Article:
Plagiarism Software Discovers New Shakespeare Play

Or so that’s the claim of Brian Vickers, a professor at the Institute of English Studies at the University of London. According to a short piece in The New York Times, a software package called Pl@giarism, usually used to detect cheating students, demonstrates that “The Reign of King Edward III,” a play published anonymously in 1596, has elements of Shakespeare’s linguistic fingerprint. In short, phrases used in the play match phrases found in earlier Shakespeare plays at least 200 times. Interestingly, the software also identifies phrases matching the linguistic fingerprint of another playwright, Thomas Kyd, suggesting that Shakespeare didn’t write the Edward play (or other plays?) alone. The Times of London has more on these new claims.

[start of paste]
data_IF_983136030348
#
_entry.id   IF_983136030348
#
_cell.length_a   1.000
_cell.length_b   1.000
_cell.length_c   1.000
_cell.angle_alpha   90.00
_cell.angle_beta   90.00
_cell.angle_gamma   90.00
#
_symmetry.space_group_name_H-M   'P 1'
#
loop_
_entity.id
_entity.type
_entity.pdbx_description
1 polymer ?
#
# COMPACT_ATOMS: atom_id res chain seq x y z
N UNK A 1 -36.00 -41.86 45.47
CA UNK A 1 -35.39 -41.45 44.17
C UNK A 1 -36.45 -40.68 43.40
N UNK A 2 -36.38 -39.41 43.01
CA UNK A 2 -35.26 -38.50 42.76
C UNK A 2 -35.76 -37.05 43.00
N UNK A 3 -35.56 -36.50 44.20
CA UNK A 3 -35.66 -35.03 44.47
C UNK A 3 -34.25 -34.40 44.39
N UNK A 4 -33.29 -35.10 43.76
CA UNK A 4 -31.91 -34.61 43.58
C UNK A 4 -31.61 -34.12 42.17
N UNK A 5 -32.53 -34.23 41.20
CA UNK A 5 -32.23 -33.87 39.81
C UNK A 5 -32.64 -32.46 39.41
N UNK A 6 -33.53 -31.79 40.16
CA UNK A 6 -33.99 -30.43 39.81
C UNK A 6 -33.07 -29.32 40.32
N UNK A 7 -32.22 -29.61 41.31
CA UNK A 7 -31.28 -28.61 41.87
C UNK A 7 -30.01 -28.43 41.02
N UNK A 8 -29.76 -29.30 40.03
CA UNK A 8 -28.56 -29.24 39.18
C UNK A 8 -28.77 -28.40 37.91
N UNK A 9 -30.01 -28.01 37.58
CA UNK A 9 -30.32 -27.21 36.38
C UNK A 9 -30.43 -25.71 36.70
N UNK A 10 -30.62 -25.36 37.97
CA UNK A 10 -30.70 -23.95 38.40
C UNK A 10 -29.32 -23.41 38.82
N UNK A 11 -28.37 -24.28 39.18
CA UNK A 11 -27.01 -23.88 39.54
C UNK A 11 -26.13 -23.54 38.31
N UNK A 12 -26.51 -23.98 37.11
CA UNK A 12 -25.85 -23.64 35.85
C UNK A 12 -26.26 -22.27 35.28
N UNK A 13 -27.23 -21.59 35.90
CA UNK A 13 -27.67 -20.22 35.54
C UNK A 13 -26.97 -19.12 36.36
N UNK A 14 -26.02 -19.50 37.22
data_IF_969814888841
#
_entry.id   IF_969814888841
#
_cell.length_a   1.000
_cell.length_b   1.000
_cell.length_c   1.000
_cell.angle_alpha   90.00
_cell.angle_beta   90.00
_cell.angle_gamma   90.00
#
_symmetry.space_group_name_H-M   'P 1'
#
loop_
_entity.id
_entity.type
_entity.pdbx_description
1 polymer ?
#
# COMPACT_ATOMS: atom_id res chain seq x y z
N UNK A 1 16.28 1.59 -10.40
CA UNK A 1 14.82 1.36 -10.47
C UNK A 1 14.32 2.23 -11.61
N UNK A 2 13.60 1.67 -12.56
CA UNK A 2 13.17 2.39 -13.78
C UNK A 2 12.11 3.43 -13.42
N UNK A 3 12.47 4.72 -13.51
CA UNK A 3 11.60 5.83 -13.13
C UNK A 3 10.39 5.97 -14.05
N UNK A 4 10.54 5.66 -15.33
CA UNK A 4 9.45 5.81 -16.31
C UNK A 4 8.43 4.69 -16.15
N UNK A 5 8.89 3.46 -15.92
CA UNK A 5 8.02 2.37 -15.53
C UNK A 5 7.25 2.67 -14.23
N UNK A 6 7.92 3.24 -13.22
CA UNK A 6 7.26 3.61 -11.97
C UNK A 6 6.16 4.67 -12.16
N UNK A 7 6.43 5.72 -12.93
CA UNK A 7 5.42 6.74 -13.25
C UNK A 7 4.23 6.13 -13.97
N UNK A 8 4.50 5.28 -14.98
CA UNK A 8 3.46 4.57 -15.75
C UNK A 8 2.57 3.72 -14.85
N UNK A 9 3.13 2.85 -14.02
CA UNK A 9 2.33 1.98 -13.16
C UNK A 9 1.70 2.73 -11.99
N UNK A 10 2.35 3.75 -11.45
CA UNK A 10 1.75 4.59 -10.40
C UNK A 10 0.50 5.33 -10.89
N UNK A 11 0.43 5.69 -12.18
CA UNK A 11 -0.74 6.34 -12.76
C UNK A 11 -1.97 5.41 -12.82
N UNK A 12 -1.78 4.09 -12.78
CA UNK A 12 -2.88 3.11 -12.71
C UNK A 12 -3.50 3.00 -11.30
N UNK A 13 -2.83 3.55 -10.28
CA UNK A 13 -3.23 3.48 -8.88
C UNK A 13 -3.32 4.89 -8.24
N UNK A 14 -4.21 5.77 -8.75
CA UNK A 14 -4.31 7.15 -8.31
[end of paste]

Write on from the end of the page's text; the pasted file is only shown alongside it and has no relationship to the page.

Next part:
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  1. DGentry says . . . | October 13, 2009 / 3:19 am

    It seems likely that Pl@giarism has discovered a playwright in 1596 who plagiarized the work of others.

  2. Stephanie says . . . | November 16, 2009 / 1:53 pm

    This is soooo cool. I love Shakespeare, Romeo and Juliet was the first book I ever read, and if this sis true that is soo totall AWSOME, I am psyced

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